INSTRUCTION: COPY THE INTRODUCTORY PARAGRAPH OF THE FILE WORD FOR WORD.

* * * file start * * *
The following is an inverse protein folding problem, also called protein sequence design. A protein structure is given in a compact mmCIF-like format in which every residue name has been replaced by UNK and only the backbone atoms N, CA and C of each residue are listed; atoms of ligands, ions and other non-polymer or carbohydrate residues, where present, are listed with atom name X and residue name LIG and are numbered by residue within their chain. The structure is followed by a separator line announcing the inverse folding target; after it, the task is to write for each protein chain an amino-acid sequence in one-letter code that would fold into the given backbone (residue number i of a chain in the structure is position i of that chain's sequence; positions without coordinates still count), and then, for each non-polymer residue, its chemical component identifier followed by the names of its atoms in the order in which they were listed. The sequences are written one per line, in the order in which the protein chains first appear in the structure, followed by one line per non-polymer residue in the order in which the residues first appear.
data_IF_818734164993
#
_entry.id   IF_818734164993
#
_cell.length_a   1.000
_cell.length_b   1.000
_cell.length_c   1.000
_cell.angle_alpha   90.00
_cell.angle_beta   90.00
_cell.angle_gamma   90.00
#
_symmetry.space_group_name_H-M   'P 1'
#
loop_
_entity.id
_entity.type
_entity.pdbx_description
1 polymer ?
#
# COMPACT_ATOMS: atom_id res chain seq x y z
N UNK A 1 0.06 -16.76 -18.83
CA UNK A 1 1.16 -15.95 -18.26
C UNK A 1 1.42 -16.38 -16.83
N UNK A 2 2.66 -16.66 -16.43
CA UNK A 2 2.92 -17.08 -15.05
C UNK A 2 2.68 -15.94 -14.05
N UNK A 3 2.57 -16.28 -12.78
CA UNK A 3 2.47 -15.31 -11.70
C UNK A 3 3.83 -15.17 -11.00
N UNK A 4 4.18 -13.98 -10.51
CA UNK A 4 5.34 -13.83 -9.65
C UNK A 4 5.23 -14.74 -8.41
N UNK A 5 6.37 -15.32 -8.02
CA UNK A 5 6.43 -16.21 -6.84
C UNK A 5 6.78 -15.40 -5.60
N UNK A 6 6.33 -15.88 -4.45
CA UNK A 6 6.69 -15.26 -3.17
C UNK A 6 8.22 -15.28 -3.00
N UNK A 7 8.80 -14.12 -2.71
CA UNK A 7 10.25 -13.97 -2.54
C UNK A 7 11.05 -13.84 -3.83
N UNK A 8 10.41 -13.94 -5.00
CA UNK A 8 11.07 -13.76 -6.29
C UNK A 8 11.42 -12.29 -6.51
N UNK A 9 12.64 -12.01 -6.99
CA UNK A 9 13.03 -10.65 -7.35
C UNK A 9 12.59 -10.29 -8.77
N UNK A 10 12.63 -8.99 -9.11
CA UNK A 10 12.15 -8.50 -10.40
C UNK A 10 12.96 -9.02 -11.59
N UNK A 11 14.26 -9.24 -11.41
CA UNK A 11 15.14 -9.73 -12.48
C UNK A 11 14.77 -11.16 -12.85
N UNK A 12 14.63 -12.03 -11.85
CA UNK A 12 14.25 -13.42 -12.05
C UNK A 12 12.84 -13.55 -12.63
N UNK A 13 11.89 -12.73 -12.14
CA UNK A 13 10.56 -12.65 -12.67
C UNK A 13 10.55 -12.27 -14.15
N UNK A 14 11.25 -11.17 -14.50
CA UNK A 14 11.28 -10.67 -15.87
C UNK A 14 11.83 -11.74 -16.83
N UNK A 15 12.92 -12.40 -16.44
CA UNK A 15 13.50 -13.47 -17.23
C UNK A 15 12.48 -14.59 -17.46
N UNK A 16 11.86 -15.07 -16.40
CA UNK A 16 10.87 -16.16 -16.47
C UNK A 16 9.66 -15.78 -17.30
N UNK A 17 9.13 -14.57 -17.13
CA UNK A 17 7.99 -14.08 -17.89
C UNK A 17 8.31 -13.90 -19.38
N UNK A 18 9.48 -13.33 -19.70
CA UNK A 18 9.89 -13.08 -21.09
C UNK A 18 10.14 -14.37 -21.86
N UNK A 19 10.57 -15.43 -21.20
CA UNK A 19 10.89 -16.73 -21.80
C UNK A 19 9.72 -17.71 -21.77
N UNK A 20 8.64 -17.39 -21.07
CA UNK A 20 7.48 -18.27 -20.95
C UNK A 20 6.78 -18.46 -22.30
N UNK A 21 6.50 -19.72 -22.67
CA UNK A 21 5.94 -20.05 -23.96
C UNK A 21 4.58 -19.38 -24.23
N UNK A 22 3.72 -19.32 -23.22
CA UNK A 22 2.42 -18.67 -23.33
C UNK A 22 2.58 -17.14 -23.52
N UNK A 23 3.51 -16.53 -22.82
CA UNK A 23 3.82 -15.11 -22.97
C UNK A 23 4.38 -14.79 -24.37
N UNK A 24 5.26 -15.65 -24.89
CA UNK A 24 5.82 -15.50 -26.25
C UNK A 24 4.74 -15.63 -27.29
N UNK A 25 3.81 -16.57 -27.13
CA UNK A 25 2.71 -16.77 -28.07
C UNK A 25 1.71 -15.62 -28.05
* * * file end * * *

The following is an inverse protein folding problem, also called protein sequence design. A protein structure is given in a compact mmCIF-like format in which every residue name has been replaced by UNK and only the backbone atoms N, CA and C of each residue are listed; atoms of ligands, ions and other non-polymer or carbohydrate residues, where present, are listed with atom name X and residue name LIG and are numbered by residue within their chain. The structure is followed by a separator line announcing the inverse folding target; after it, the task is to write for each protein chain an amino-acid sequence in one-letter code that would fold into the given backbone (residue number i of a chain in the structure is position i of that chain's sequence; positions without coordinates still count), and then, for each non-polymer residue, its chemical component identifier followed by the names of its atoms in the order in which they were listed. The sequences are written one per line, in the order in which the protein chains first appear in the structure, followed by one line per non-polymer residue in the order in which the residues first appear.